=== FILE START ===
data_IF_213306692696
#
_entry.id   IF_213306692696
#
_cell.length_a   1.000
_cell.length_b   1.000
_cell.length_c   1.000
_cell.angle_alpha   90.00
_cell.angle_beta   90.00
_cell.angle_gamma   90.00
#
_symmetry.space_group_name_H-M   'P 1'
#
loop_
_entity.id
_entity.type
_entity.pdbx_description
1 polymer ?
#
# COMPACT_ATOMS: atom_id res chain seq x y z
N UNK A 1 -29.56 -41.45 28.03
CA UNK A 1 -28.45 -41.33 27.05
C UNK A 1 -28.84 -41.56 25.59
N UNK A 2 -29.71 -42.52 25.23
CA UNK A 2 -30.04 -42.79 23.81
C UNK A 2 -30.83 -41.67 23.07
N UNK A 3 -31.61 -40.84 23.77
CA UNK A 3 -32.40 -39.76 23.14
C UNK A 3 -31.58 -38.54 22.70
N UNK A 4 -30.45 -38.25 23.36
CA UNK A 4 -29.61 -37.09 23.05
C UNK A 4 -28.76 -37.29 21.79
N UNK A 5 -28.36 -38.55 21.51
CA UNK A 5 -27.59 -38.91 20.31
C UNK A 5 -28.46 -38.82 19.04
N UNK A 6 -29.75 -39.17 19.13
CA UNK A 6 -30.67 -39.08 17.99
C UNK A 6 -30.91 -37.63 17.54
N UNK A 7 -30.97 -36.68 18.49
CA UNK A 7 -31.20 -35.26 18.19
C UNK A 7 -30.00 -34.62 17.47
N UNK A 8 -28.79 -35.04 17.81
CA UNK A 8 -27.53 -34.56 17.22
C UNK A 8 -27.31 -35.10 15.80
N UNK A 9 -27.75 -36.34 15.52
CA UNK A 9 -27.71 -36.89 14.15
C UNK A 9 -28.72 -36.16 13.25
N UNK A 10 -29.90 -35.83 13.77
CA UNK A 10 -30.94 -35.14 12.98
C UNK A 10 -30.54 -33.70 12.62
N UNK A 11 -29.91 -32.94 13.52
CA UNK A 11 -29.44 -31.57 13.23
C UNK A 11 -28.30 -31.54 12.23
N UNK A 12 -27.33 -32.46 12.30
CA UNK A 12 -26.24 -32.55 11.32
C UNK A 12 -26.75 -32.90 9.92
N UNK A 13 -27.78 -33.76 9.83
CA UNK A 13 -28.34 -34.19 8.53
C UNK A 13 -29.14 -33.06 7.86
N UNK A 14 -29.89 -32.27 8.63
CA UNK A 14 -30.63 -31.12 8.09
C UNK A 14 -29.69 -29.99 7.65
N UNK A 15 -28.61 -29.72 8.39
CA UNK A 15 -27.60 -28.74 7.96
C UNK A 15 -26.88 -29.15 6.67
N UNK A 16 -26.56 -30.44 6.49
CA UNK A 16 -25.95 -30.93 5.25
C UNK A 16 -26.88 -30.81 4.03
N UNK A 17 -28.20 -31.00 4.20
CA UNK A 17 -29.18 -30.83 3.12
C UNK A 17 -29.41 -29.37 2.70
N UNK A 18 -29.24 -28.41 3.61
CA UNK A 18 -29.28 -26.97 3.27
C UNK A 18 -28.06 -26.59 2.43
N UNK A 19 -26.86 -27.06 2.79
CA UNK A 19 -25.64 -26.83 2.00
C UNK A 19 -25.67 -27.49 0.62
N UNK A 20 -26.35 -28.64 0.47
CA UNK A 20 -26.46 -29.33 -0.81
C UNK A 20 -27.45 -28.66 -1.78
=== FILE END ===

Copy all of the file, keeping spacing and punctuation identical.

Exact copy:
data_IF_213306692696
#
_entry.id   IF_213306692696
#
_cell.length_a   1.000
_cell.length_b   1.000
_cell.length_c   1.000
_cell.angle_alpha   90.00
_cell.angle_beta   90.00
_cell.angle_gamma   90.00
#
_symmetry.space_group_name_H-M   'P 1'
#
loop_
_entity.id
_entity.type
_entity.pdbx_description
1 polymer ?
#
# COMPACT_ATOMS: atom_id res chain seq x y z
N UNK A 1 -29.56 -41.45 28.03
CA UNK A 1 -28.45 -41.33 27.05
C UNK A 1 -28.84 -41.56 25.59
N UNK A 2 -29.71 -42.52 25.23
CA UNK A 2 -30.04 -42.79 23.81
C UNK A 2 -30.83 -41.67 23.07
N UNK A 3 -31.61 -40.84 23.77
CA UNK A 3 -32.40 -39.76 23.14
C UNK A 3 -31.58 -38.54 22.70
N UNK A 4 -30.45 -38.25 23.36
CA UNK A 4 -29.61 -37.09 23.05
C UNK A 4 -28.76 -37.29 21.79
N UNK A 5 -28.36 -38.55 21.51
CA UNK A 5 -27.59 -38.91 20.31
C UNK A 5 -28.46 -38.82 19.04
N UNK A 6 -29.75 -39.17 19.13
CA UNK A 6 -30.67 -39.08 17.99
C UNK A 6 -30.91 -37.63 17.54
N UNK A 7 -30.97 -36.68 18.49
CA UNK A 7 -31.20 -35.26 18.19
C UNK A 7 -30.00 -34.62 17.47
N UNK A 8 -28.79 -35.04 17.81
CA UNK A 8 -27.53 -34.56 17.22
C UNK A 8 -27.31 -35.10 15.80
N UNK A 9 -27.75 -36.34 15.52
CA UNK A 9 -27.71 -36.89 14.15
C UNK A 9 -28.72 -36.16 13.25
N UNK A 10 -29.90 -35.83 13.77
CA UNK A 10 -30.94 -35.14 12.98
C UNK A 10 -30.54 -33.70 12.62
N UNK A 11 -29.91 -32.94 13.52
CA UNK A 11 -29.44 -31.57 13.23
C UNK A 11 -28.30 -31.54 12.23
N UNK A 12 -27.33 -32.46 12.30
CA UNK A 12 -26.24 -32.55 11.32
C UNK A 12 -26.75 -32.90 9.92
N UNK A 13 -27.78 -33.76 9.83
CA UNK A 13 -28.34 -34.19 8.53
C UNK A 13 -29.14 -33.06 7.86
N UNK A 14 -29.89 -32.27 8.63
CA UNK A 14 -30.63 -31.12 8.09
C UNK A 14 -29.69 -29.99 7.65
N UNK A 15 -28.61 -29.72 8.39
CA UNK A 15 -27.60 -28.74 7.96
C UNK A 15 -26.88 -29.15 6.67
N UNK A 16 -26.56 -30.44 6.49
CA UNK A 16 -25.95 -30.93 5.25
C UNK A 16 -26.88 -30.81 4.03
N UNK A 17 -28.20 -31.00 4.20
CA UNK A 17 -29.18 -30.83 3.12
C UNK A 17 -29.41 -29.37 2.70
N UNK A 18 -29.24 -28.41 3.61
CA UNK A 18 -29.28 -26.97 3.27
C UNK A 18 -28.06 -26.59 2.43
N UNK A 19 -26.86 -27.06 2.79
CA UNK A 19 -25.64 -26.83 2.00
C UNK A 19 -25.67 -27.49 0.62
N UNK A 20 -26.35 -28.64 0.47
CA UNK A 20 -26.46 -29.33 -0.81
C UNK A 20 -27.45 -28.66 -1.78